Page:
"Paradise Papers": is Latin America involved?

18 months after the filtering of the Panama Papers, there seems to be a new leak affecting the region  

Leer en Español: "Paradise Papers": ¿Qué pasa en América Latina?

The most recent leak made by the International Consortium of Investigative Journalists (ICIJ) is the Paradise Papers. This brings to light millions of dollars that move around in tax havens and that involve public figures, as well as entire companies.

The filtration adds more than 13 million documents, mainly from the law firm Appleby, which has its headquarters in the Bermuda Islands. The other firm involved is Asiacity Trust, which is based out of Singapore, but has subsidiaries in Bermuda, the Cayman Islands, Lebanon, and Malta.

Singers like Bono and officials from the closest circle of United States President Donald Trump and Canadian Prime Minister Justin Trudeau have been splashed. Latin America was not the exception.

In Latin America, the Paradise Papers have sprinkled all. In Argentina, Finance Minister Luis Caputo is related to a fund manager of which he was the administrator of. Caputo defends himself by saying that he was only an administrator and never had direct participation in the company.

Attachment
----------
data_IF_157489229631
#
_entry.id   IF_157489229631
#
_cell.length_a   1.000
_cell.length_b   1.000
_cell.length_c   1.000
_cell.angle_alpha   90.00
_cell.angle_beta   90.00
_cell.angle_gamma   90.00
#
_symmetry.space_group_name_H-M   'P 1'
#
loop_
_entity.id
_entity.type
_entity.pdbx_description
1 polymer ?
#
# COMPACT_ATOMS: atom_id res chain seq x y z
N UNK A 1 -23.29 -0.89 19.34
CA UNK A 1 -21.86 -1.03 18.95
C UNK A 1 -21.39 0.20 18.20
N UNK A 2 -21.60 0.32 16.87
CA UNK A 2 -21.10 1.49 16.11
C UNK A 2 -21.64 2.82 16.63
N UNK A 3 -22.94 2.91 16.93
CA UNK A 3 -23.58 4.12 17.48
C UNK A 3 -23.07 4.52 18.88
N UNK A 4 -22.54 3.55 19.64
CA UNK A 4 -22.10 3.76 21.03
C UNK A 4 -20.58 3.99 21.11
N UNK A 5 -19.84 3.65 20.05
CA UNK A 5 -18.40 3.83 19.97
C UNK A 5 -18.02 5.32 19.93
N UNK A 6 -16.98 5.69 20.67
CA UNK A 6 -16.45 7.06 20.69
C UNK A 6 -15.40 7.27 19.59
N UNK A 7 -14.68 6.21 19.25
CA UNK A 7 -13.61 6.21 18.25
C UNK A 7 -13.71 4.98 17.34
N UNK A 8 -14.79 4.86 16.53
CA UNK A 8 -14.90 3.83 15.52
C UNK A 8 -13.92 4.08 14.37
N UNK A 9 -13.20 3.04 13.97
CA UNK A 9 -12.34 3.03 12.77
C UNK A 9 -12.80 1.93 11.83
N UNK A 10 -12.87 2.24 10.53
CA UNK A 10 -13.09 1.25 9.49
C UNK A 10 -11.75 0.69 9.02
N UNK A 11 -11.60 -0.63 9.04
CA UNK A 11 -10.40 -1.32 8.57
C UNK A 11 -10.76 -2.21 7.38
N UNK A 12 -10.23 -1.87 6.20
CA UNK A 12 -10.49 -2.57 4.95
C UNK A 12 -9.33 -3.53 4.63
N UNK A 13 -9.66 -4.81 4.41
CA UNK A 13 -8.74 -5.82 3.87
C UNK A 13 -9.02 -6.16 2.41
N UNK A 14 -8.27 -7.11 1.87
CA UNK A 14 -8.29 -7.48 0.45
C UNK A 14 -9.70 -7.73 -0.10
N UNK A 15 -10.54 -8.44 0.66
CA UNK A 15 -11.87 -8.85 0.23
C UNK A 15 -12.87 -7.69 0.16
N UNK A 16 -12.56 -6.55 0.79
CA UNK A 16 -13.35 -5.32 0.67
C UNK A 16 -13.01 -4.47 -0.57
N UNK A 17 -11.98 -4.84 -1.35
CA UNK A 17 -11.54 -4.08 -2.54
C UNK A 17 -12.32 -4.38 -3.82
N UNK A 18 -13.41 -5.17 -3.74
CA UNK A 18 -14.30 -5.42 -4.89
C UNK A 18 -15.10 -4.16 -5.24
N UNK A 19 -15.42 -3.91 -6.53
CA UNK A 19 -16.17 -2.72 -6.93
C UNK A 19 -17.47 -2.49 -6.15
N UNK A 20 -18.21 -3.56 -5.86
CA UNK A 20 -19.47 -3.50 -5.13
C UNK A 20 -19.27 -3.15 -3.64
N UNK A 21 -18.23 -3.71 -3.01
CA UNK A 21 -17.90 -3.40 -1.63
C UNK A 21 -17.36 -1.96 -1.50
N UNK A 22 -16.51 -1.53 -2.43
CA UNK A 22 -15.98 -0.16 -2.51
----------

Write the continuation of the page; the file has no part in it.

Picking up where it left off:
Colombian President Juan Manuel Santos has also been linked, as his name appears as the director of two companies based out of Barbados. Santos has stated that he participated in these companies because of his interest in the subject of education, but that he never contributed money to them.

In the case of Mexico, those involved are mainly businessmen, including tycoon Carlos Slim. However, there is nothing illegal in their actions, as Slim used Appleby to establish a company in the Cayman Islands in order for it to be used as a neutral point to connect all his companies.

Venezuela, Costa Rica, Peru, El Salvador, and Chile also appear within the documents. Venezuela draws attention because the company involved is PDVSA, which made contracts with Navigator Holdings involving the Secretary of Commerce of the United States.

Lucas Chancel, co-director of the Laboratory of World Inequalities of the Paris School of Economics, affirms "Everyone, in fact, has the right to create an offshore company, as long as the benefits are declared. Normally, this type of companies is created however in States with low taxation, known as tax havens ". Another lawyer, Jack Blum, who has worked for the US Congress, says that, while Appleby has shown that there are no undue moves, "if it compromised the privacy of his clients with the leaks, and now these characters will have to think twice with whom to establish fiscal connections".

 

Latin American Post | Carlos Eduardo Gómez Avella

Copy edited by Susana Cicchetto  

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